"The key turn in the arguments of today’s neo-traditionalists is their assertion that the old traditionalists lost because their arguments did not dig deep enough; their arguments were too American and, hence, too liberal. More broadly, however, is their insistence of the recovery of the Church and the family as public, even political, institutions. The neo-traditionalists do not mean to open up Church and family to subordination to the civil government. In important ways it is just the opposite. Nonetheless, these institutions do not dwell in the domain of the private. Consider, for example, Adrian Vermeule’s identification of the Church as a political institution, even if one of ecclesiastical rather than civil government. (Here and here.)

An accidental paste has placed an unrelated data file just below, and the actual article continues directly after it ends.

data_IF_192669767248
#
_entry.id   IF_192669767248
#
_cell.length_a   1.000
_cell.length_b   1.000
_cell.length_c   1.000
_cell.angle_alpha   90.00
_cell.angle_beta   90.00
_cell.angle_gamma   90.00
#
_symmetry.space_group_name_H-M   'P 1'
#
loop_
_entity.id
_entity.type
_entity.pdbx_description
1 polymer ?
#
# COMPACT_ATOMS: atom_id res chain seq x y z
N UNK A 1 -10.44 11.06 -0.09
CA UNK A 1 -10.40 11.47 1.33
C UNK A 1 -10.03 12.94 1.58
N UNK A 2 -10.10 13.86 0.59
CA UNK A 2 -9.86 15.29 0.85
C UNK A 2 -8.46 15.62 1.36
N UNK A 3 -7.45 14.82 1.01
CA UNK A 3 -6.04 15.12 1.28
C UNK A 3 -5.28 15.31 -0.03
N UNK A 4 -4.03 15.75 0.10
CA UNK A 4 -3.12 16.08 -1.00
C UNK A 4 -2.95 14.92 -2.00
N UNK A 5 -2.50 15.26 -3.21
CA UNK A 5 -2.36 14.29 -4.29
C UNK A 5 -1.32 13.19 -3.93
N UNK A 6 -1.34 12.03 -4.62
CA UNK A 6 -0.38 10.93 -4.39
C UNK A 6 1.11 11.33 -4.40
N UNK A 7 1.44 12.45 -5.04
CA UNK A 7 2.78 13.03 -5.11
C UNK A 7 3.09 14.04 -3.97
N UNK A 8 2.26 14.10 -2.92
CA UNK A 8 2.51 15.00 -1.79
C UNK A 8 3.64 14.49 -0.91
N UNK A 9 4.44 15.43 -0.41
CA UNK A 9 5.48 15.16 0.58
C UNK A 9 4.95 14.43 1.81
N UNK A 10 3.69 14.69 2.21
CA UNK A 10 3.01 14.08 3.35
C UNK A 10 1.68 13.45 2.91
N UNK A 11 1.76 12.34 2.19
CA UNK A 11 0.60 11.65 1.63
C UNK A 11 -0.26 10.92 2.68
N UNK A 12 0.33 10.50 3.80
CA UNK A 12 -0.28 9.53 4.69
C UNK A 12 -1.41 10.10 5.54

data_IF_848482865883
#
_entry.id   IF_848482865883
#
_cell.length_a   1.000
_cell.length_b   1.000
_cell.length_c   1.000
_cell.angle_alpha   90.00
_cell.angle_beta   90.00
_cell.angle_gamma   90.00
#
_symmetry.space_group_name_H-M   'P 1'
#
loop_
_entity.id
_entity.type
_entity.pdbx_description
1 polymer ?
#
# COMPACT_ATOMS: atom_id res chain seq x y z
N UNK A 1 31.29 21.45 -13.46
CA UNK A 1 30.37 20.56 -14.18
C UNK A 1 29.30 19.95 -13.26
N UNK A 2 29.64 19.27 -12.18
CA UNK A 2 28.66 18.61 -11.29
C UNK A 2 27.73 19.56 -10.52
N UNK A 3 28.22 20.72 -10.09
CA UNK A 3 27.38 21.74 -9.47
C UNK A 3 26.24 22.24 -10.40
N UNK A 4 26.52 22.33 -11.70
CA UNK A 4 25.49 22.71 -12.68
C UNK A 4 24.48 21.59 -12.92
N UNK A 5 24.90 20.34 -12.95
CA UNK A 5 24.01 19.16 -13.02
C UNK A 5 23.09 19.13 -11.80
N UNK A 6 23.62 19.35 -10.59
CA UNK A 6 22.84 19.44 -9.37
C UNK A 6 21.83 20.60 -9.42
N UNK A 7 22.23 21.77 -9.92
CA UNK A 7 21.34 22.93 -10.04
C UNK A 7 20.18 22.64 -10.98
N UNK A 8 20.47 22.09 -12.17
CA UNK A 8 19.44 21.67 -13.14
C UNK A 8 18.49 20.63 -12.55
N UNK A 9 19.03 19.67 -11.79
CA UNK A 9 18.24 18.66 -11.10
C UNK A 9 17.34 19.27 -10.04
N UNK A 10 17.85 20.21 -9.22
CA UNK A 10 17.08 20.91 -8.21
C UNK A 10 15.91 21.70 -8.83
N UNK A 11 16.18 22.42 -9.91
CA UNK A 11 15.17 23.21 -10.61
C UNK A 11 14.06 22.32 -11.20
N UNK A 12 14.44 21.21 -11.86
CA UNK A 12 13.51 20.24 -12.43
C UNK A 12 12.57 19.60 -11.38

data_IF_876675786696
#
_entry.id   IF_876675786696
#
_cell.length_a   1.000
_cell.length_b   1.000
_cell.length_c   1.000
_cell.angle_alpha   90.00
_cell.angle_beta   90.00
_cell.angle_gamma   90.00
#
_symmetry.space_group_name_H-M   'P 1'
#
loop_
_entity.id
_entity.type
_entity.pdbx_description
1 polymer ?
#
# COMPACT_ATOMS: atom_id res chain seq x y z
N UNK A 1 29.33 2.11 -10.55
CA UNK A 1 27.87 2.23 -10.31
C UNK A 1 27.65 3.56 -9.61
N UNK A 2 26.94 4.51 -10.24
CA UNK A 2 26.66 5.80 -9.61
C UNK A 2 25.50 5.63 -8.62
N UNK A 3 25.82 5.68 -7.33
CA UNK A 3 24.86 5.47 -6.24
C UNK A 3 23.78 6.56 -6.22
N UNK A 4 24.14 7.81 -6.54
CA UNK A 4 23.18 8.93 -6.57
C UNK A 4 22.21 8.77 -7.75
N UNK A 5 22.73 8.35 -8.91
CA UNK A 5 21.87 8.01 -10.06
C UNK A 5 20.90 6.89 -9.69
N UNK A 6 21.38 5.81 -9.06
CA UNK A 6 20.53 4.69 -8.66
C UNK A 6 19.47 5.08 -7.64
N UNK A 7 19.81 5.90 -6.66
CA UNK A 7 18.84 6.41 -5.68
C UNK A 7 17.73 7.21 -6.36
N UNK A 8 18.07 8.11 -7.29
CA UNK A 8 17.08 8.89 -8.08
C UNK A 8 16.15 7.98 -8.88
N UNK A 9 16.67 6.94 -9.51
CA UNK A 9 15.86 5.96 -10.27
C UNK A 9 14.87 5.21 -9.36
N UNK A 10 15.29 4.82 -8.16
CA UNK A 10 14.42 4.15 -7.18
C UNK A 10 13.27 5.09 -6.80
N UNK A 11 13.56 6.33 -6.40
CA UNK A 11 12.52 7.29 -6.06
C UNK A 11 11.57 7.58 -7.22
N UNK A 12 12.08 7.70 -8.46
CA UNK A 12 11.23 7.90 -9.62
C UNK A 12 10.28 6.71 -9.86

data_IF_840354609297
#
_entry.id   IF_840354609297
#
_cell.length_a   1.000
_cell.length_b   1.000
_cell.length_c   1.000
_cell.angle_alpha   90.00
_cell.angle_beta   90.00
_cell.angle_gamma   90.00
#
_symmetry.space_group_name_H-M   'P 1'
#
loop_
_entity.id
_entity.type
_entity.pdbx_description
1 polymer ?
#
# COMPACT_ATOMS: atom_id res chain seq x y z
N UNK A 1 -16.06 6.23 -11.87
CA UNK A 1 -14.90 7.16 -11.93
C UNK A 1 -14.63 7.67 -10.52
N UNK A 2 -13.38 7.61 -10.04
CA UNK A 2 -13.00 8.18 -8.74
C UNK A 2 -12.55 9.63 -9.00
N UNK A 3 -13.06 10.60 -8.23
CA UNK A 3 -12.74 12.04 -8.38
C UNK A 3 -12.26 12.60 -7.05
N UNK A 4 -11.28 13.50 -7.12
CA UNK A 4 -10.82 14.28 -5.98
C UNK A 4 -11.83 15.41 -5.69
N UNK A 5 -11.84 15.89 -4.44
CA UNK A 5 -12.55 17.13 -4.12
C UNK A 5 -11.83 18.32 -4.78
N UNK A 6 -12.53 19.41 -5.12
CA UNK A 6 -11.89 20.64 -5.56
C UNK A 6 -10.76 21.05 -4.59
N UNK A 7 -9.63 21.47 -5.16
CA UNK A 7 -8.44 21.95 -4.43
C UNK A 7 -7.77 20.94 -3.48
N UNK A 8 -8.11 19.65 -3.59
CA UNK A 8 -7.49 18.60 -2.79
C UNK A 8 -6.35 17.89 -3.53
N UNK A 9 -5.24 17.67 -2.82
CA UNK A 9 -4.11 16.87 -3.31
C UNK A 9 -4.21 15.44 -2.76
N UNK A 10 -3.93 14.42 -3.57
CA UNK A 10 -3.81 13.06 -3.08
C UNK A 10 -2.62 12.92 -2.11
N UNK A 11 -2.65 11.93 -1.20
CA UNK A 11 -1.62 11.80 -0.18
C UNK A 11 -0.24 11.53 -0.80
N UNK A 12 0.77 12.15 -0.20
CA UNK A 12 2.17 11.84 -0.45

Conservative neo-traditionalists naturally deploy their recognition of power relationships in the social very differently than Brown. Nonetheless, this is notable move among conservatives more used to singing paeans to “voluntary organizations,” among which churches and families were normally included. (Oddly, given the age-old problem liberalism had with thinking about children.)
Conservatives neo-traditionalists, however, did not learn of power relations in the social from Marx, let alone Foucault. Implicit in the notion of “subsidiarity” as understood in Catholic social teaching is not a hierarchy in which the state delegates or defers to non-state entities, but recognizes the significance of non-state social organizations, particularly the family and the Church."